Seminar helps women develop CEO skills

Kathryn Miller is president (and owner) of HST Materials Inc., an Elk Grove Village custom die-cutting and fabrication company where she has worked for 27 years.

Miller signed up for Project CEO after a documentation error sidetracked HST's application for certification as a woman-owned business.

The slip-up, Miller says, “made me realize that although I was trained in every job in this company, I was used to being a doer. I don't know how to be a leader.”

She knows now.

Irma Bates sought “affirmation, to make sure I was doing everything correctly.” Vice president at Montenegro Inc., a Roselle supplier of paper, printing, packaging and facilities supplies, Bates and her partner “were for a longtime working out of our homes. He was sales. I was the office.”

Five years ago, however, growth brought the need for staff, office space and somewhat greater sophistication. Among Bates' reasons for joining Project CEO: “I wanted to make sure I can read the financials. And contracts.”

She can now.

Bates and Miller are two of nine women who graduated in October from the first Project CEO.

Offered by the Small Business Development Center at College of DuPage facilities in Lisle, the four-module seminar was created by SBDC manager Martha Carney to, as promotional material said, “address a training gap that is fundamentally holding women back when growing a business and creating jobs.”

The fact that Project CEO was designed for women CEOs matters.

“In a room filled with men, I feel I should act like a man,” Bates says. “Here I could be myself.”

“Women are more reserved when men are in the room,” Miller says. “The body language is different. It's more fun with all women. We speak more freely.”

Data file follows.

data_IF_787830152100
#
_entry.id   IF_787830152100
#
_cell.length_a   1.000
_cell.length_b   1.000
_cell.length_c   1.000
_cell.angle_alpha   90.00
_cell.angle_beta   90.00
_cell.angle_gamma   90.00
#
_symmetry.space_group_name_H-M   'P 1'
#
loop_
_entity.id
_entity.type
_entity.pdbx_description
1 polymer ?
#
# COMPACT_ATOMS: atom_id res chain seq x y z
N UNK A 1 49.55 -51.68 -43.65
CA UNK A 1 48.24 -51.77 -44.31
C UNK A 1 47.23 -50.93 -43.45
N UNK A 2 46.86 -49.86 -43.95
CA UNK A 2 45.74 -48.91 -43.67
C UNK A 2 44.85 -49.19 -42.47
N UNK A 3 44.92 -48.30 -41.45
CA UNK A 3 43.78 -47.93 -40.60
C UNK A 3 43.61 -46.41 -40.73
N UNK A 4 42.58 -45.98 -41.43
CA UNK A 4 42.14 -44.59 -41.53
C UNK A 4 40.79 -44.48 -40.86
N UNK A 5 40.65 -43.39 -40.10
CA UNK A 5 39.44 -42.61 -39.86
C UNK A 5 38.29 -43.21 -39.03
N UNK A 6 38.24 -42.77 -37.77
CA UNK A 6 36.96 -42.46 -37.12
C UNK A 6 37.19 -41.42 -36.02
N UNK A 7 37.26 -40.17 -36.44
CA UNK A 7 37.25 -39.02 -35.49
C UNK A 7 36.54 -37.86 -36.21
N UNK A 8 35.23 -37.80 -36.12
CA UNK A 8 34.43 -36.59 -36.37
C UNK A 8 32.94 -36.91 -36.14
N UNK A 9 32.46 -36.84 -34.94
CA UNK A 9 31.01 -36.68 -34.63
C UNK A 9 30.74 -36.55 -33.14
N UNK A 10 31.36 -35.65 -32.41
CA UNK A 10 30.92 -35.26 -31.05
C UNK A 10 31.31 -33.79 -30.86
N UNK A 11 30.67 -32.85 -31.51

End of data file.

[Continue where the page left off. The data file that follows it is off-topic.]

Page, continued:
That's the type of learning experience Carney sought to achieve. “Women have different needs,” she says. “We (picked) issues important to women running their businesses and their lives.”

The seminar was aimed at women seeking to grow their companies, not starting up. Topics included mastering profits; the art of selling; process improvement; building confidence; and contract negotiation.

“Martha and I talked a lot,” says Diane Middlebrooks, women's initiative coordinator at Project CEO sponsor Itasca Bank & Trust Co. “She had the idea, but we brainstormed the topics women owners need.”

Although it's too soon to judge results, Miller and Bates already have made some changes. “I learned not to talk so much,” Miller says.

“I came back and asked, ‘Do you guys know our goals? Not really' was the answer. I need to be more succinct in my presentations. We (women) tend to say something, then explain it.”

Bates has implemented weekly management team meetings, a result of the process improvement module that “taught me to take a step back and look at how the people in our office were working.”

Carney plans another Project CEO in the spring.

• © 2014 Kendall Communications Inc. Follow Jim Kendall on LinkedIn and Twitter. Write him at Listen to Jim's Business Owners' Pod Talk at

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